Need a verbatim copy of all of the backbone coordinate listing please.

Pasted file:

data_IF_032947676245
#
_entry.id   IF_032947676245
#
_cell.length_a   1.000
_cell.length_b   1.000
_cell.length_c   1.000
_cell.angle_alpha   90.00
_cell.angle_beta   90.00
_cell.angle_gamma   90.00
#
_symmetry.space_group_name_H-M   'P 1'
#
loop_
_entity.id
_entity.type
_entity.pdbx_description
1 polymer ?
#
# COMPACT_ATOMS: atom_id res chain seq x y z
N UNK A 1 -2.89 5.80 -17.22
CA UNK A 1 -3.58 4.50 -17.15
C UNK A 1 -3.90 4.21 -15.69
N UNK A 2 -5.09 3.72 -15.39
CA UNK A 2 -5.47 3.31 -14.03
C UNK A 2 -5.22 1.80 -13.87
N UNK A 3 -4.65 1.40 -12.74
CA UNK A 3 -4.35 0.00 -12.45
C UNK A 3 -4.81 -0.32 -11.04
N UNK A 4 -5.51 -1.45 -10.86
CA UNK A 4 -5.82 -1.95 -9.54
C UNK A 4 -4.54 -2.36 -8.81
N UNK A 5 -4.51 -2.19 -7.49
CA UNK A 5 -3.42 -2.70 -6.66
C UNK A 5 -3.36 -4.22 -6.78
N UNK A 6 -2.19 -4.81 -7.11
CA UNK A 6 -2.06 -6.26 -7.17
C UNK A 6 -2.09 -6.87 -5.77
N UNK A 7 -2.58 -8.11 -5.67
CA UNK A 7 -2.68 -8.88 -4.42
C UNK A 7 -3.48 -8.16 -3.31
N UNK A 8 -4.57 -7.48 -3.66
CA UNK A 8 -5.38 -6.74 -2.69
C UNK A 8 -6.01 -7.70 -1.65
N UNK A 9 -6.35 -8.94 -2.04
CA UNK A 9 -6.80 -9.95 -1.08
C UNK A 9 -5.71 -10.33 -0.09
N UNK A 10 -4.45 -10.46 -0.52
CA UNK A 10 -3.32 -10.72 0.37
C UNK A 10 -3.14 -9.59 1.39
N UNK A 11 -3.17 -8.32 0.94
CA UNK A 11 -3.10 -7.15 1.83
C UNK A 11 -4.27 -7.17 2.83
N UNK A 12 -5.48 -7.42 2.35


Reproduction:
data_IF_032947676245
#
_entry.id   IF_032947676245
#
_cell.length_a   1.000
_cell.length_b   1.000
_cell.length_c   1.000
_cell.angle_alpha   90.00
_cell.angle_beta   90.00
_cell.angle_gamma   90.00
#
_symmetry.space_group_name_H-M   'P 1'
#
loop_
_entity.id
_entity.type
_entity.pdbx_description
1 polymer ?
#
# COMPACT_ATOMS: atom_id res chain seq x y z
N UNK A 1 -2.89 5.80 -17.22
CA UNK A 1 -3.58 4.50 -17.15
C UNK A 1 -3.90 4.21 -15.69
N UNK A 2 -5.09 3.72 -15.39
CA UNK A 2 -5.47 3.31 -14.03
C UNK A 2 -5.22 1.80 -13.87
N UNK A 3 -4.65 1.40 -12.74
CA UNK A 3 -4.35 0.00 -12.45
C UNK A 3 -4.81 -0.32 -11.04
N UNK A 4 -5.51 -1.45 -10.86
CA UNK A 4 -5.82 -1.95 -9.54
C UNK A 4 -4.54 -2.36 -8.81
N UNK A 5 -4.51 -2.19 -7.49
CA UNK A 5 -3.42 -2.70 -6.66
C UNK A 5 -3.36 -4.22 -6.78
N UNK A 6 -2.19 -4.81 -7.11
CA UNK A 6 -2.06 -6.26 -7.17
C UNK A 6 -2.09 -6.87 -5.77
N UNK A 7 -2.58 -8.11 -5.67
CA UNK A 7 -2.68 -8.88 -4.42
C UNK A 7 -3.48 -8.16 -3.31
N UNK A 8 -4.57 -7.48 -3.66
CA UNK A 8 -5.38 -6.74 -2.69
C UNK A 8 -6.01 -7.70 -1.65
N UNK A 9 -6.35 -8.94 -2.04
CA UNK A 9 -6.80 -9.95 -1.08
C UNK A 9 -5.71 -10.33 -0.09
N UNK A 10 -4.45 -10.46 -0.52
CA UNK A 10 -3.32 -10.72 0.37
C UNK A 10 -3.14 -9.59 1.39
N UNK A 11 -3.17 -8.32 0.94
CA UNK A 11 -3.10 -7.15 1.83
C UNK A 11 -4.27 -7.17 2.83
N UNK A 12 -5.48 -7.42 2.35